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Flashback: Courthouse has seen seen better days - Odessa American: Celinda Hawkins

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Flashback: Courthouse has seen seen better days

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Posted: Sunday, November 3, 2013 6:45 am

The Ector County Courthouse has seen better days, and since it is, in my opinion, one of the homeliest courthouses in the state, we need to address the issue, one way or another.

“Much of the tragedy and comedy of a town’s life centers around the courthouse, although to most citizens, it is the story of another world,” wrote Velma Barrett and Hazel Oliver in their book “Odessa City of Dreams.”

Boy, is that ever true, especially in Odessa. As voters head to the polls Tuesday to decide whether Ector County needs to spend $95 million on a new courthouse, consider the history of the courthouse in Odessa. It is something to be written down and cherished.

The story surrounding the saga of the first courthouse in Ector County is quite colorful.  Apparently, back in 1891, a company arrived to town and built a sanitarium or the actual first hospital. But because Odessa was smack dab in the middle of the wild, wild west, they needed a courthouse more than a hospital.

“It is more than probable that in this untamed country a courthouse was more needed than a sanitarium anyway, for most of the ailments were so suddenly fatal that hospitalization was unnecessary, but a court to determine the guilt of the person causing the demise, was a very good precaution,” Hazel and Velma chronicled.

That first sanitarium/courthouse was torn down so the new one could be built.  Not only did the second courthouse provide a place to prosecute Odessans who broke the law, it was also the only public building in town. So on any given weekend you might catch the young folks dancing on Saturday night, and on Sunday, the building was cleaned up for church services. In those days, the courthouse was the heart of the community. The grounds provided a place for picnics and baptisms, which were held at the windmill tank on the northwest corner of the courthouse square.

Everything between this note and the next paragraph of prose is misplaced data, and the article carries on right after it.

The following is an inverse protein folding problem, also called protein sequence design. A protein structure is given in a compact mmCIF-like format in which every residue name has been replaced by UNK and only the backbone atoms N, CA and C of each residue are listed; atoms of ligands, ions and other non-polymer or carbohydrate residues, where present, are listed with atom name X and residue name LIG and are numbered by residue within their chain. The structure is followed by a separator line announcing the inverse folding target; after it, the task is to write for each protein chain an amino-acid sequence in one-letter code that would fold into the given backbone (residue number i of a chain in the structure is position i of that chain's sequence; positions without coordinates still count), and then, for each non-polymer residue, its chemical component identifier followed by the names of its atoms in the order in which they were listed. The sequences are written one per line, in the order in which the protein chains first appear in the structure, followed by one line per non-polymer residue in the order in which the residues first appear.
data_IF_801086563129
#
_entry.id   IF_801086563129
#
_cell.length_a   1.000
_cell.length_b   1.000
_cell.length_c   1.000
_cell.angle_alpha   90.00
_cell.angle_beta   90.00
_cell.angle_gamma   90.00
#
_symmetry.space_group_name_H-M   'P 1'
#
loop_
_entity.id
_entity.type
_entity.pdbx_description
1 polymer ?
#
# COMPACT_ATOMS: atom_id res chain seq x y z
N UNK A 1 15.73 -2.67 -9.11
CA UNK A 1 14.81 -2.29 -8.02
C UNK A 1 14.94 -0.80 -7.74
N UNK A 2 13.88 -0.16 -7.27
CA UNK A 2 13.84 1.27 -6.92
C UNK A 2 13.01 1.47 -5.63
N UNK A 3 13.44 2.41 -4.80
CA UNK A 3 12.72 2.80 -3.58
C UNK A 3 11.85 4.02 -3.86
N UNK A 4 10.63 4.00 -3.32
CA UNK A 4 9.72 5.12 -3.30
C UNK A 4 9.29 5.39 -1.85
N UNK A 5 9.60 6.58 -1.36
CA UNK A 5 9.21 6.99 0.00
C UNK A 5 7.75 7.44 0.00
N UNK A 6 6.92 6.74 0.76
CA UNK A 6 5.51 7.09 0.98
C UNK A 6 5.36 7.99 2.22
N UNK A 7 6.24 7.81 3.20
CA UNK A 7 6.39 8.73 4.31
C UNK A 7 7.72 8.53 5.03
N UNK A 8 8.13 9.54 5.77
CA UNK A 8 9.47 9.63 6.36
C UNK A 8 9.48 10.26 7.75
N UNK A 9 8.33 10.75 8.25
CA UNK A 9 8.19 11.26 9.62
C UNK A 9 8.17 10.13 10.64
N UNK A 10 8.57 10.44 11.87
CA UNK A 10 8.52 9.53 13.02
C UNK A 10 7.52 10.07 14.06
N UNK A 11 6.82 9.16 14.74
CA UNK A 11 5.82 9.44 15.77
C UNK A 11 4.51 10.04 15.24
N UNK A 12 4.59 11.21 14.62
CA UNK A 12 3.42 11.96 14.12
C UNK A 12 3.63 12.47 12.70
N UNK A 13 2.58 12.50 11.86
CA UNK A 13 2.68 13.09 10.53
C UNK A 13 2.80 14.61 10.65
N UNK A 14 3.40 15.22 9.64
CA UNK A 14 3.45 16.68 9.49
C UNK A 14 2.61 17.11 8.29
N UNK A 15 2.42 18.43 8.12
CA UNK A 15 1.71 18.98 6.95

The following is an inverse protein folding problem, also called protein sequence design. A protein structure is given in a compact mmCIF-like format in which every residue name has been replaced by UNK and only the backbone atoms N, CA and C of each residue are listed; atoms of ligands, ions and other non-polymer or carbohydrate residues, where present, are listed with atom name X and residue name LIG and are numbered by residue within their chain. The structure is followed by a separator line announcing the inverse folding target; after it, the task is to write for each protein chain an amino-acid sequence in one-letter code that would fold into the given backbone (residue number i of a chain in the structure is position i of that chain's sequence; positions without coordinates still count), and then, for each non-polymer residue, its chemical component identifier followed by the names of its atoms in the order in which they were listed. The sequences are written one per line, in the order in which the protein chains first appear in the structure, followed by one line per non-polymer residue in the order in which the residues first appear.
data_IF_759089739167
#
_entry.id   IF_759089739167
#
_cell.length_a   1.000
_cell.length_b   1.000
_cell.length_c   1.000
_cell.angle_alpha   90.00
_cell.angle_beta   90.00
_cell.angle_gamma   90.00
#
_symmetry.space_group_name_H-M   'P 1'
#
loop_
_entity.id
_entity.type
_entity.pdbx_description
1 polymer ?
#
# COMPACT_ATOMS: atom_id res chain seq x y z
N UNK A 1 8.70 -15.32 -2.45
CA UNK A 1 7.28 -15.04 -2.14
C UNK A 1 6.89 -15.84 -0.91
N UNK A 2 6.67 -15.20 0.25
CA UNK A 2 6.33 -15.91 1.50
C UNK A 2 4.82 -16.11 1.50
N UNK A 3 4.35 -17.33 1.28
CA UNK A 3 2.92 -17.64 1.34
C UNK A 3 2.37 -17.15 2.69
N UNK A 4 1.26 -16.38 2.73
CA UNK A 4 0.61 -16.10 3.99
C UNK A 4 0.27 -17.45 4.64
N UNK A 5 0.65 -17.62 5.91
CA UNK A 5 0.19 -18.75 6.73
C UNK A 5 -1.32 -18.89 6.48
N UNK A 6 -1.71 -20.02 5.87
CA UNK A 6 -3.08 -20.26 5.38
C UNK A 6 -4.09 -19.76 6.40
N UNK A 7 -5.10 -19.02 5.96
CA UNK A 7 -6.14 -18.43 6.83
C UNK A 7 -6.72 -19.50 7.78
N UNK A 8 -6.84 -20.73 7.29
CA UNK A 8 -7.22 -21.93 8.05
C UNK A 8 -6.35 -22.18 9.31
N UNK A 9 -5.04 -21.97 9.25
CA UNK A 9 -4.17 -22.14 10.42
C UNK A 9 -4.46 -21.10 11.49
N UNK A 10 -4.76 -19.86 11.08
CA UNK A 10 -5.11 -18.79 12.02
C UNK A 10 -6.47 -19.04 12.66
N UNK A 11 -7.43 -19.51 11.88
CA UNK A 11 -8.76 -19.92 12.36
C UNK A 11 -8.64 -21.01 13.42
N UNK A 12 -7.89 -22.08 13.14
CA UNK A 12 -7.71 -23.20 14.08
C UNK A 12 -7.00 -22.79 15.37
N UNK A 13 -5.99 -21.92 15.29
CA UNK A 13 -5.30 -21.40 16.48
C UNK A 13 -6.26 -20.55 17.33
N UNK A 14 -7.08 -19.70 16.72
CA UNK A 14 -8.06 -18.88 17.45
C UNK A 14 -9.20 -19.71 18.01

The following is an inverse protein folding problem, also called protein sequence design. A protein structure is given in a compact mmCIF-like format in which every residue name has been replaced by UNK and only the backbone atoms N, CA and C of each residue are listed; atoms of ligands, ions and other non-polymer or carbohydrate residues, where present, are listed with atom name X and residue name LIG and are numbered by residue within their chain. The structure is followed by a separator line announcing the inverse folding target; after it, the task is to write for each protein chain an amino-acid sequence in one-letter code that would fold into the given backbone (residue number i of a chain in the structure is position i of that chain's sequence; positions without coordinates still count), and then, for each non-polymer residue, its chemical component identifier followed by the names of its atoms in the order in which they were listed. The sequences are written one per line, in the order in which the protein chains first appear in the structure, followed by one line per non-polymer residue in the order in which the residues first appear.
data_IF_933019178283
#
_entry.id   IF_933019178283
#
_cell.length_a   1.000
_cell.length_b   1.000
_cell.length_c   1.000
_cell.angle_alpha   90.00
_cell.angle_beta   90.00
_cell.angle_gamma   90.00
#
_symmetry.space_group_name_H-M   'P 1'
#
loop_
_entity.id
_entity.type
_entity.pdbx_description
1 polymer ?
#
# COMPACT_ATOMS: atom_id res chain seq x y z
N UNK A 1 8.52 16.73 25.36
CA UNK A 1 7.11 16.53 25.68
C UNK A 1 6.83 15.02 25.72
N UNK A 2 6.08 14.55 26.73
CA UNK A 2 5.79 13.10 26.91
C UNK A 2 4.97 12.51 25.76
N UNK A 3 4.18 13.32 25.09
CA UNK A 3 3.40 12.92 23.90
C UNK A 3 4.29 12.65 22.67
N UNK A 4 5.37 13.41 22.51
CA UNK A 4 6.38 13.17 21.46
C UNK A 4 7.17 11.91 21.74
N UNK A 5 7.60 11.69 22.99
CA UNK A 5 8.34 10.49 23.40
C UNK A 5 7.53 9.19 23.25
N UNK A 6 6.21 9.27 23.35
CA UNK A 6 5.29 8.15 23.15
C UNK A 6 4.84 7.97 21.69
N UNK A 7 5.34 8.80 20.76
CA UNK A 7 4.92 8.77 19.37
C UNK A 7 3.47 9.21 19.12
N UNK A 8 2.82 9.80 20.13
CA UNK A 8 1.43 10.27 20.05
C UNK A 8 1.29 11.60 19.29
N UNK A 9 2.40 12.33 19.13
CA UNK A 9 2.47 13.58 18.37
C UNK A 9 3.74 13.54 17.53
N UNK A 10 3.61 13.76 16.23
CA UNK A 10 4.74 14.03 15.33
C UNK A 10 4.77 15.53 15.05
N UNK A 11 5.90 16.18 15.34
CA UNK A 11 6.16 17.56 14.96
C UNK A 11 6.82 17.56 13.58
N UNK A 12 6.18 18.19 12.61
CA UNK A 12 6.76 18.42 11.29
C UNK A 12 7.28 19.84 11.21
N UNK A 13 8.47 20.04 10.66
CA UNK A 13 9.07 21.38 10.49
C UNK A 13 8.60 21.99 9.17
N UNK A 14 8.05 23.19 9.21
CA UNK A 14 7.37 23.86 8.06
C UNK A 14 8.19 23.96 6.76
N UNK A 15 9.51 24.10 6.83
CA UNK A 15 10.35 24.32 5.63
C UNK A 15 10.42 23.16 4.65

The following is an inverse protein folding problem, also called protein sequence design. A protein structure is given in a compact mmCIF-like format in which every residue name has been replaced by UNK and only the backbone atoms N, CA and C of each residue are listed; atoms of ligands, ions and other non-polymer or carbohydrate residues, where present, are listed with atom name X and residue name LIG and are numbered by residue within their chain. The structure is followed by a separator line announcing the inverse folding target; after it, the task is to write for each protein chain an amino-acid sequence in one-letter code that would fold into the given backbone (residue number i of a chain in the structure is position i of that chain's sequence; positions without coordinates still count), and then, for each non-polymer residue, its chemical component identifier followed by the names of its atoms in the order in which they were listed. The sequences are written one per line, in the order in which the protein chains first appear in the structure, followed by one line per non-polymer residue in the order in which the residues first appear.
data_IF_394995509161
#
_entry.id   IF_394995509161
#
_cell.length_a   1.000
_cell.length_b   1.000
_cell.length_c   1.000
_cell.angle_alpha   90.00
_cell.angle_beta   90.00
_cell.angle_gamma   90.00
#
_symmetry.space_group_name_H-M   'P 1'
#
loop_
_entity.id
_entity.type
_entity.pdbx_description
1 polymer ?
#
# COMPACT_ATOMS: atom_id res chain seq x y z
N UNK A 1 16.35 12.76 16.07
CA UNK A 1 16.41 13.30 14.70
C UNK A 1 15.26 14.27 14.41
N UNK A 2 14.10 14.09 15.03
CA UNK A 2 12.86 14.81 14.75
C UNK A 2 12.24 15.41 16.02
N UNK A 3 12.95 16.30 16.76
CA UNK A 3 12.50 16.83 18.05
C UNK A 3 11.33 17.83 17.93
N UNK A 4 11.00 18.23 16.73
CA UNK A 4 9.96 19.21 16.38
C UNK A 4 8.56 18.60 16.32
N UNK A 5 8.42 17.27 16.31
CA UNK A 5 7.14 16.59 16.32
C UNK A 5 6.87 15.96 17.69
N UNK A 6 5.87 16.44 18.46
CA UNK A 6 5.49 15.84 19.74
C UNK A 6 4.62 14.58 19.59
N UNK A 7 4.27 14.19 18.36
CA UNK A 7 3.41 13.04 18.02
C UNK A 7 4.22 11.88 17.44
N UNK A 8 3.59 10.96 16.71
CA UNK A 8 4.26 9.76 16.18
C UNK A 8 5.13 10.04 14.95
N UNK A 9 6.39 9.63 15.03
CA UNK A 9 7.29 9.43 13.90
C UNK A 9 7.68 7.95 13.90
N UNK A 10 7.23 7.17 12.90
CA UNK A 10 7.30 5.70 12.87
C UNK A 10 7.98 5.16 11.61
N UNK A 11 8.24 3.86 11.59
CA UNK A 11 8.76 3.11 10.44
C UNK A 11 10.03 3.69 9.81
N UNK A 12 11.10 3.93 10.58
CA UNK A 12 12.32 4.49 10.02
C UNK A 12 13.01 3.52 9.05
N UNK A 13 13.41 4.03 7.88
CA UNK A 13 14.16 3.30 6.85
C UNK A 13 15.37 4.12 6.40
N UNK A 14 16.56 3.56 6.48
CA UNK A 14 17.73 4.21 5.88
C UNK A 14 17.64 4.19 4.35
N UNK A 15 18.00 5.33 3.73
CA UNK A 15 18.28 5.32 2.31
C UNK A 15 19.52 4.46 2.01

Velma wrote that when the sale of liquor was banned, Odessa got quiet and folks started behaving. But the courthouse was the scene of riots when settlers rushed the courthouse to file claims on public lands.

The second courthouse, made from red stone, was built in 1904 just east of the first one. At that time, folks wondered if Odessa (then a town of only 400) could survive due to the drought conditions and the effect it had on livestock.

The tide turned in 1926, when the first boom hit and a third courthouse followed in the present location in 1938. The architect for the art deco style courthouse was Elmer Withers. The building was quite handsome, with horses carved into the side and even a clock adorning the top of the building. Alas, another growth spurt forced the county to ad on to the building.

The present-day Ector County courthouse is the technically the fourth courthouse. It was built in 1964 around the 1938 model. The building was designed by Peters and Fields architects and the style is “modern.” Gov. John Connally dedicated the building on April 12, 1964.

County fathers in Ector County aren’t the only ones in the state to think the façade update was a way to fix an old courthouse. Courthouses in Coleman, Scurry and Wharton counties have had similar facelifts. In fact, the Midland County Courthouse got a facelift in 1974 to update the 1930 courthouse once dubbed one of the finest and most beautiful buildings in West Texas. But like the courthouse in Ector County, the old building located on

Midland did it three years ago, purchasing a lovely 11-story building formerly known as the headquarters for Texaco for $31.7 million. And the new courthouse, which I had an occasion to be in last week, is located on North Loraine St. just a few blocks from the old courthouse, which also had a façade facelift in 1974. Although much more majestic looking than Ector County’s headquarters, the old Midland County courthouse also had fallen into disrepair and so Midland County made an offer to Texaco that it could not refuse, and in September of 2010, they moved the offices.

Unfortunately, there are no spare high-rise buildings in Odessa Ector County could occupy and county officials have said they want to keep it downtown. So the next question is, where will it go? There are plenty of dilapidated, empty structures downtown that could be demolished to make way for a courthouse.

Whatever happens, the hope is that it will be something we can all be proud of and a building that will serve the needs of this booming county.

Odessa, TX

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